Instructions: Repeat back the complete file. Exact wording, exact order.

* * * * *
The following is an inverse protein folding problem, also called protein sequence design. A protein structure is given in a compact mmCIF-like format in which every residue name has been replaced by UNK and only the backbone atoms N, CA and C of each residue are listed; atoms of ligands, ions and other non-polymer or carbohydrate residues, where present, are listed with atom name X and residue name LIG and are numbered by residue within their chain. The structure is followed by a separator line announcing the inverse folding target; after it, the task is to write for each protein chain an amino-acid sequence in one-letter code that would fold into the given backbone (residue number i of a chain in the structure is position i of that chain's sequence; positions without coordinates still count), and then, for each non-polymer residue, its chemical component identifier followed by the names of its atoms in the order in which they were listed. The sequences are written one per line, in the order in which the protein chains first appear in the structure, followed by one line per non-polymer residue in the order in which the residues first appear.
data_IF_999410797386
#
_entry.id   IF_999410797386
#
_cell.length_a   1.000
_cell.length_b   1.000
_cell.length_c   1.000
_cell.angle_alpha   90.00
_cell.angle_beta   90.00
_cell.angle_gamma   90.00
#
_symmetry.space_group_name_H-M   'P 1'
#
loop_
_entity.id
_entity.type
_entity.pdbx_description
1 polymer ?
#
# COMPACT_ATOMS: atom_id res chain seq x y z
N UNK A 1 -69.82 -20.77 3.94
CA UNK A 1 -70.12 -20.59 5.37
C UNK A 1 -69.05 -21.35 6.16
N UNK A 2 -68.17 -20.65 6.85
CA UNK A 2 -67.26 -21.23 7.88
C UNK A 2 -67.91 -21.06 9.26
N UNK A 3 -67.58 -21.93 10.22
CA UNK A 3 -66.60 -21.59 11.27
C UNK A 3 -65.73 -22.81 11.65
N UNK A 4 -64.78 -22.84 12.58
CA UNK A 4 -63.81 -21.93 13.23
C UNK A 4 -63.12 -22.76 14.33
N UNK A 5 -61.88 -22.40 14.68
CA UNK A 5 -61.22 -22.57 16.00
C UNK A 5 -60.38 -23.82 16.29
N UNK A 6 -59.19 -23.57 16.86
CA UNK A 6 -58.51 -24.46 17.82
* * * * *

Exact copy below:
The following is an inverse protein folding problem, also called protein sequence design. A protein structure is given in a compact mmCIF-like format in which every residue name has been replaced by UNK and only the backbone atoms N, CA and C of each residue are listed; atoms of ligands, ions and other non-polymer or carbohydrate residues, where present, are listed with atom name X and residue name LIG and are numbered by residue within their chain. The structure is followed by a separator line announcing the inverse folding target; after it, the task is to write for each protein chain an amino-acid sequence in one-letter code that would fold into the given backbone (residue number i of a chain in the structure is position i of that chain's sequence; positions without coordinates still count), and then, for each non-polymer residue, its chemical component identifier followed by the names of its atoms in the order in which they were listed. The sequences are written one per line, in the order in which the protein chains first appear in the structure, followed by one line per non-polymer residue in the order in which the residues first appear.
data_IF_999410797386
#
_entry.id   IF_999410797386
#
_cell.length_a   1.000
_cell.length_b   1.000
_cell.length_c   1.000
_cell.angle_alpha   90.00
_cell.angle_beta   90.00
_cell.angle_gamma   90.00
#
_symmetry.space_group_name_H-M   'P 1'
#
loop_
_entity.id
_entity.type
_entity.pdbx_description
1 polymer ?
#
# COMPACT_ATOMS: atom_id res chain seq x y z
N UNK A 1 -69.82 -20.77 3.94
CA UNK A 1 -70.12 -20.59 5.37
C UNK A 1 -69.05 -21.35 6.16
N UNK A 2 -68.17 -20.65 6.85
CA UNK A 2 -67.26 -21.23 7.88
C UNK A 2 -67.91 -21.06 9.26
N UNK A 3 -67.58 -21.93 10.22
CA UNK A 3 -66.60 -21.59 11.27
C UNK A 3 -65.73 -22.81 11.65
N UNK A 4 -64.78 -22.84 12.58
CA UNK A 4 -63.81 -21.93 13.23
C UNK A 4 -63.12 -22.76 14.33
N UNK A 5 -61.88 -22.40 14.68
CA UNK A 5 -61.22 -22.57 16.00
C UNK A 5 -60.38 -23.82 16.29
N UNK A 6 -59.19 -23.57 16.86
CA UNK A 6 -58.51 -24.46 17.82